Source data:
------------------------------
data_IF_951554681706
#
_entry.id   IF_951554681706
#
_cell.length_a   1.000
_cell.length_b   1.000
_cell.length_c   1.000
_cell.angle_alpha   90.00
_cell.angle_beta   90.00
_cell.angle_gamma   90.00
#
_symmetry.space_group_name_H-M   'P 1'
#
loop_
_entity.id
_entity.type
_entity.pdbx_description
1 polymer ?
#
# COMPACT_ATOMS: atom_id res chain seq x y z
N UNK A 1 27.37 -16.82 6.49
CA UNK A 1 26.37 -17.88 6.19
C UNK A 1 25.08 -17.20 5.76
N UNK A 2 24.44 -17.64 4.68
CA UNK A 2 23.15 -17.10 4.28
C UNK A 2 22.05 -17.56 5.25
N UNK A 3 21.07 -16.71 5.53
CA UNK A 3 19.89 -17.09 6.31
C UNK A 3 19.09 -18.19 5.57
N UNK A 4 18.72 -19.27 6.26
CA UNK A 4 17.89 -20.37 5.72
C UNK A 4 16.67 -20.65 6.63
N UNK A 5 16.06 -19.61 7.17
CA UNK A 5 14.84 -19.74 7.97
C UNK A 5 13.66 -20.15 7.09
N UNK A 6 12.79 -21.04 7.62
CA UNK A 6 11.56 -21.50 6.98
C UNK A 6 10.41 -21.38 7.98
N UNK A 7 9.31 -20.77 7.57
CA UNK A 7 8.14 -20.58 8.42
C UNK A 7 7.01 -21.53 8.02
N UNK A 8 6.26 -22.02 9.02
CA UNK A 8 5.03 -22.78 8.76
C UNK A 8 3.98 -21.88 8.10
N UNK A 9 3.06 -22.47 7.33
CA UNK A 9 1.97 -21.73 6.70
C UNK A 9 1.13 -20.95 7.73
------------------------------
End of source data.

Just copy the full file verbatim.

data_IF_951554681706
#
_entry.id   IF_951554681706
#
_cell.length_a   1.000
_cell.length_b   1.000
_cell.length_c   1.000
_cell.angle_alpha   90.00
_cell.angle_beta   90.00
_cell.angle_gamma   90.00
#
_symmetry.space_group_name_H-M   'P 1'
#
loop_
_entity.id
_entity.type
_entity.pdbx_description
1 polymer ?
#
# COMPACT_ATOMS: atom_id res chain seq x y z
N UNK A 1 27.37 -16.82 6.49
CA UNK A 1 26.37 -17.88 6.19
C UNK A 1 25.08 -17.20 5.76
N UNK A 2 24.44 -17.64 4.68
CA UNK A 2 23.15 -17.10 4.28
C UNK A 2 22.05 -17.56 5.25
N UNK A 3 21.07 -16.71 5.53
CA UNK A 3 19.89 -17.09 6.31
C UNK A 3 19.09 -18.19 5.57
N UNK A 4 18.72 -19.27 6.26
CA UNK A 4 17.89 -20.37 5.72
C UNK A 4 16.67 -20.65 6.63
N UNK A 5 16.06 -19.61 7.17
CA UNK A 5 14.84 -19.74 7.97
C UNK A 5 13.66 -20.15 7.09
N UNK A 6 12.79 -21.04 7.62
CA UNK A 6 11.56 -21.50 6.98
C UNK A 6 10.41 -21.38 7.98
N UNK A 7 9.31 -20.77 7.57
CA UNK A 7 8.14 -20.58 8.42
C UNK A 7 7.01 -21.53 8.02
N UNK A 8 6.26 -22.02 9.02
CA UNK A 8 5.03 -22.78 8.76
C UNK A 8 3.98 -21.88 8.10
N UNK A 9 3.06 -22.47 7.33
CA UNK A 9 1.97 -21.73 6.70
C UNK A 9 1.13 -20.95 7.73